The problem isn't sloppy coding, but that expectations are higher - people want photographic fidelity for images and video, interfaces that look good, and the ability to download stuff over the internet quickly. All that takes a lot of processor power, and a certain amount of code. A modern PC is hardly wasting CPU cycles to get its work done (except in the trivial sense that it's using a lot of power for things that some people consider frivolous, like blurry translucent window backgrounds), there isn't a way to speed up our devices by 10x and still have them do what they do. The idea that modern code is wasteful and bloated is a myth.

Comment: Re:Obvious (Score 4, Informative) 151

by GrahamCox (#47674343) Attached to: Can Our Computers Continue To Get Smaller and More Powerful?
Then the rate of improvements fell off a cliff

That's only true if you're only judging it by outright speed, height, etc. Things have continued to improve in terms of efficiency, thrust-to-weight ratio, noise, cleanliness of fuel burn and above all, reliability.

The original RB211 turbofan (the first big fanjet of the type that all modern airliners use) had a total lifetime of 1,000 hours. Nowadays it's >33,000 hours. That's an incredible achievement. In 1970, as a young kid with a keen interest in aviation, I would watch Boeing 707s fly in and out of my local airport, all trailing plumes of black smoke, all whining loudly (and deafeningly, on take-off), and understanding where all the noise protesters that frequently appeared on the news were coming from. Nowadays you don't have that, because noise is just not the problem it was, there's no black smoke, and jets slip in and out of airports really very quietly, when you consider how much power they are producing (which in turn helps them climb away more quickly).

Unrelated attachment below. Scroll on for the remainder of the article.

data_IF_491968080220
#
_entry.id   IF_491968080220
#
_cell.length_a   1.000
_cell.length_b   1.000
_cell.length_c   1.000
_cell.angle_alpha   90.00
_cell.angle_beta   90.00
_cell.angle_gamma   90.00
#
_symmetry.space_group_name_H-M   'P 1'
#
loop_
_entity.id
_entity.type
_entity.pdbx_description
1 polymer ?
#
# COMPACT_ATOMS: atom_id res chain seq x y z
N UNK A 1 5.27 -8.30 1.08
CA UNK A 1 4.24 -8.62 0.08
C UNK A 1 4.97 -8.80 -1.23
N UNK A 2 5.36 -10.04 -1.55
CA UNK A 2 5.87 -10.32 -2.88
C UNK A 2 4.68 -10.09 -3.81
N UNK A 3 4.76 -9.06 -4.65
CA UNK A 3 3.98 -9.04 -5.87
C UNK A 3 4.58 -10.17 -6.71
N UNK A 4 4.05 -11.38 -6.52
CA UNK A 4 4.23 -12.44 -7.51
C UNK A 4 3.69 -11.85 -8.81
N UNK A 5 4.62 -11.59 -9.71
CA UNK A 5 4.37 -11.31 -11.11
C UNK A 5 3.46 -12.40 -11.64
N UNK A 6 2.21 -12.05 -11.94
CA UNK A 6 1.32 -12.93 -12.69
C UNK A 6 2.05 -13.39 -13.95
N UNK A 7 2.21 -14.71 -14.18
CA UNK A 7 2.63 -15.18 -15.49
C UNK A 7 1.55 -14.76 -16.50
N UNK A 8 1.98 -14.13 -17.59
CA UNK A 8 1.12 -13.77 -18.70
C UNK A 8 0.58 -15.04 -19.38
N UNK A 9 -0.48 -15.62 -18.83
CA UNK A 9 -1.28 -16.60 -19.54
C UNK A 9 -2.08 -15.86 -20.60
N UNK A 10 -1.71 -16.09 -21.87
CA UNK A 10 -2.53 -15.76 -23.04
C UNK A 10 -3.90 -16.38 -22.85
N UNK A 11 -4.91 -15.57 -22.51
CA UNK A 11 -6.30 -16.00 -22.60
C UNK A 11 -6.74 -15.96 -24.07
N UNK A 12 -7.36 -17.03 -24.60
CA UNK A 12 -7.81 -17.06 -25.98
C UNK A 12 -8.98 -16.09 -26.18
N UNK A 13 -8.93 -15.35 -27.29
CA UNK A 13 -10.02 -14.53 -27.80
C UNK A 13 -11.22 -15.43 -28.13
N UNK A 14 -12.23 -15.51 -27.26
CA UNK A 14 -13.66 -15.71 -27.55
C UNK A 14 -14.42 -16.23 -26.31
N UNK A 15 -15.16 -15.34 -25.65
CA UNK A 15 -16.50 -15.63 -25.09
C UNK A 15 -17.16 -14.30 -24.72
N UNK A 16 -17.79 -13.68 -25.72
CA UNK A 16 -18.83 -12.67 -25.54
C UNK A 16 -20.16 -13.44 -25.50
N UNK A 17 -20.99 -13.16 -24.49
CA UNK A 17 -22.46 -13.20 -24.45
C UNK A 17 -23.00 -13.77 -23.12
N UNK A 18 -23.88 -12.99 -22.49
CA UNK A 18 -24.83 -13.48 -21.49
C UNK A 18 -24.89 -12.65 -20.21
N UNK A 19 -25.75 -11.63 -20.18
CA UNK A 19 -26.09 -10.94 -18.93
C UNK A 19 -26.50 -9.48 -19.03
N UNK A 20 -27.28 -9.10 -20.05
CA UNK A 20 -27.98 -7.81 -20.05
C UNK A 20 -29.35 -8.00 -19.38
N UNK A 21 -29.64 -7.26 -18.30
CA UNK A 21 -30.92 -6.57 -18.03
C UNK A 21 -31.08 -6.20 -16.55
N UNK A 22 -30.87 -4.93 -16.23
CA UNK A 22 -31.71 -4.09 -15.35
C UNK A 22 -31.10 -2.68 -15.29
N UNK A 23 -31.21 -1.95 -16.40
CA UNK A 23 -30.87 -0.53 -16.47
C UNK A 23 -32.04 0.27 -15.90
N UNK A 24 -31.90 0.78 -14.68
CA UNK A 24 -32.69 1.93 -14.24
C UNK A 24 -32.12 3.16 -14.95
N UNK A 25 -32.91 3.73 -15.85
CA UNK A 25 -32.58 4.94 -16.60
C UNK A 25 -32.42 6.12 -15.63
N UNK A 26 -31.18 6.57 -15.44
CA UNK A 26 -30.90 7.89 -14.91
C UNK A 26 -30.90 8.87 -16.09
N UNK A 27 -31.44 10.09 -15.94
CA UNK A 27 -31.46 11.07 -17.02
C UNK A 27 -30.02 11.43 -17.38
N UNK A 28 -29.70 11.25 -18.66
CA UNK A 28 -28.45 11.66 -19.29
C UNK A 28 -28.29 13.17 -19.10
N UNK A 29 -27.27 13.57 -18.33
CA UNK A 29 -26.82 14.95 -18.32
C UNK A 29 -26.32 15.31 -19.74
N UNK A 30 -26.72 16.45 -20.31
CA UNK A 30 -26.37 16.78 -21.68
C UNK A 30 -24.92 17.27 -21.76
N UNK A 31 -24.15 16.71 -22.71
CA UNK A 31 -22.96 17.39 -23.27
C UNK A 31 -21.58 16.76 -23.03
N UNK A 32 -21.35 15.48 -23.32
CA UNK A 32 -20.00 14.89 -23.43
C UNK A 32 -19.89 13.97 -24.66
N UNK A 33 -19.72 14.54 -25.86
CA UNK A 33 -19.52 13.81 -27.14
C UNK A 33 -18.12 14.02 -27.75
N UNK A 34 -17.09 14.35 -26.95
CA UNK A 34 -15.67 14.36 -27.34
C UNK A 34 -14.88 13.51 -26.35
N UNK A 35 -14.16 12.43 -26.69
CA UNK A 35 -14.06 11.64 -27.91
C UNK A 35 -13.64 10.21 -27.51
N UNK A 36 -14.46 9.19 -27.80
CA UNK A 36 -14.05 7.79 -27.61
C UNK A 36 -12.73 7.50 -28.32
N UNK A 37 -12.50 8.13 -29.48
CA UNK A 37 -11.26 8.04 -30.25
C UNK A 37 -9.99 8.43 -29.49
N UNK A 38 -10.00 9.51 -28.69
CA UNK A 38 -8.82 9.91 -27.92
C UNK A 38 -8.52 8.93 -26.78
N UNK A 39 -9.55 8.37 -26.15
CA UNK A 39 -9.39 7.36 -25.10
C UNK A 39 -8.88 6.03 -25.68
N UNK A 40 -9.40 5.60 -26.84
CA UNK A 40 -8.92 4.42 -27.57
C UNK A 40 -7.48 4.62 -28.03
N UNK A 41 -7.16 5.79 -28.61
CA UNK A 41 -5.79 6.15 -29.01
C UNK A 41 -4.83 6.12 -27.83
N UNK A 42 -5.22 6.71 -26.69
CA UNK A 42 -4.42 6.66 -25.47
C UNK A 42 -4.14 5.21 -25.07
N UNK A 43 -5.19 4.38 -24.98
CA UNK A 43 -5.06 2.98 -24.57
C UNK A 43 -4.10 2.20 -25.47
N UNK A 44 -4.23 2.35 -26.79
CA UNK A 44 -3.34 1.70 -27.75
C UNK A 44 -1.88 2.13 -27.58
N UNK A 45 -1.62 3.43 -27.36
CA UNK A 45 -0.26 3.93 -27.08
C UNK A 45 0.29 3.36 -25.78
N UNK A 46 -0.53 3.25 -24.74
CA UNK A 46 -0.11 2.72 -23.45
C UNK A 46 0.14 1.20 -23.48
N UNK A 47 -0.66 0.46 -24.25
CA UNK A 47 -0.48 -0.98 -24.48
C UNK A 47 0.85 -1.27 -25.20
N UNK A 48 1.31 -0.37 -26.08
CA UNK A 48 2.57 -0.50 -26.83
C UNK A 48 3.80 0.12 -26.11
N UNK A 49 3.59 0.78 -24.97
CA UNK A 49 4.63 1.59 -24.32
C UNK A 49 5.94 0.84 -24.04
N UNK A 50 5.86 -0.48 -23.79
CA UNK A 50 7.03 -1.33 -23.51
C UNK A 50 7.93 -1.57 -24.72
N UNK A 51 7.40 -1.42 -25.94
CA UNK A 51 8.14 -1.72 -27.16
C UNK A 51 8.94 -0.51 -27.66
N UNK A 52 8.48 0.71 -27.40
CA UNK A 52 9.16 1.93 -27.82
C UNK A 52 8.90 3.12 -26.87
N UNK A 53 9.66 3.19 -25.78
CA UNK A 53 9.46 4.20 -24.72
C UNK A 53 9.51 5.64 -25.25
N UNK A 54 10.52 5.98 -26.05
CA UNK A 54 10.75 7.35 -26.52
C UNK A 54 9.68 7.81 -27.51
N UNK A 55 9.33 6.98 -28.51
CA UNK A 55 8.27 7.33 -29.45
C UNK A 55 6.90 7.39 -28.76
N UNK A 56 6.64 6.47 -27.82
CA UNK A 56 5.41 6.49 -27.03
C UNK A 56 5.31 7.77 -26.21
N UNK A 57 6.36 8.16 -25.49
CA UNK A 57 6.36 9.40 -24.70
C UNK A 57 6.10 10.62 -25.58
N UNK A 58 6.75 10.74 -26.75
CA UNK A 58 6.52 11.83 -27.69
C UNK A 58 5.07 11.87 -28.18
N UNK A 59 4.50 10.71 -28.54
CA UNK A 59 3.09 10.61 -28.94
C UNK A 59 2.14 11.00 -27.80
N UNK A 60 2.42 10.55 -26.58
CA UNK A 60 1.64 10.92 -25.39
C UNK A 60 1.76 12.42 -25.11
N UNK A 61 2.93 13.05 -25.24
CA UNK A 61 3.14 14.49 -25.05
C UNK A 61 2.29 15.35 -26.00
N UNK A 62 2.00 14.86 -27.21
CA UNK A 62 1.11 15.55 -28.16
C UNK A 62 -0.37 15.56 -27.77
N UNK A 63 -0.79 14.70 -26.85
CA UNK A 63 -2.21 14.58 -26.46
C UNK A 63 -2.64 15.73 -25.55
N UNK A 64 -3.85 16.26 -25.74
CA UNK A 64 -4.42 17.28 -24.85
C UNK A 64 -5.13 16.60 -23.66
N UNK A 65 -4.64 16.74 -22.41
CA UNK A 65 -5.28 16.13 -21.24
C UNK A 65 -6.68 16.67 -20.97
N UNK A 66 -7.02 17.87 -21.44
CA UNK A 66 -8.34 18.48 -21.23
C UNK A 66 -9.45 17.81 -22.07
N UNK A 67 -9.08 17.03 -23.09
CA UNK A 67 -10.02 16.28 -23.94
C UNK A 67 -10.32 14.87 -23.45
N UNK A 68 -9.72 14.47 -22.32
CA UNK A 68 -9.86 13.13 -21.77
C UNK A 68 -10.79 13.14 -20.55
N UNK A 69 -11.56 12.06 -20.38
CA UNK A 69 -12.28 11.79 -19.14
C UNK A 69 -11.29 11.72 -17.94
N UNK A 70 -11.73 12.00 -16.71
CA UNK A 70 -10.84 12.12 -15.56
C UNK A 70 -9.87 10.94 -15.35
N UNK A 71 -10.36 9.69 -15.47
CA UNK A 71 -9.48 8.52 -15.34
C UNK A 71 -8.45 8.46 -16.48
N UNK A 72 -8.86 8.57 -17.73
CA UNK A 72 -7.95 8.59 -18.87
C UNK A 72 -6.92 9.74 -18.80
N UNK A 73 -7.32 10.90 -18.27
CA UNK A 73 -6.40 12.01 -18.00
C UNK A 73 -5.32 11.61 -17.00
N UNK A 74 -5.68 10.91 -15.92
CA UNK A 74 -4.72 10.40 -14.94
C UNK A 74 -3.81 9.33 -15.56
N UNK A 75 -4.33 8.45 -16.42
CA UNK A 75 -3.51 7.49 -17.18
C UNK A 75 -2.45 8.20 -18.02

As far as computing is concerned, you're right - there's still plenty of room at the bottom. But the current fabrication technology is reaching its limits. Perhaps jet engine manufacturers in the late 60s couldn't see how they would overcome fundamental limits in materials technology to produce the jets we have today, but they did.

Comment: Re:Legal... sort of (Score 5, Insightful) 178

by GrahamCox (#47674217) Attached to: Hemp Fibers Make Better Supercapacitors Than Graphene
Which is nuts, actually. Hemp is a brilliant raw material with hundreds of practical uses which *should*, if people had any sense of balance, far outweigh the small issue of the cannabinoids. It could probably even be selectively bred to eliminate that aspect, but no, concern about a few potheads sends legislators into a tailspin. This is why we can't have nice things.

Scientists are people who build the Brooklyn Bridge and then buy it. -- William Buckley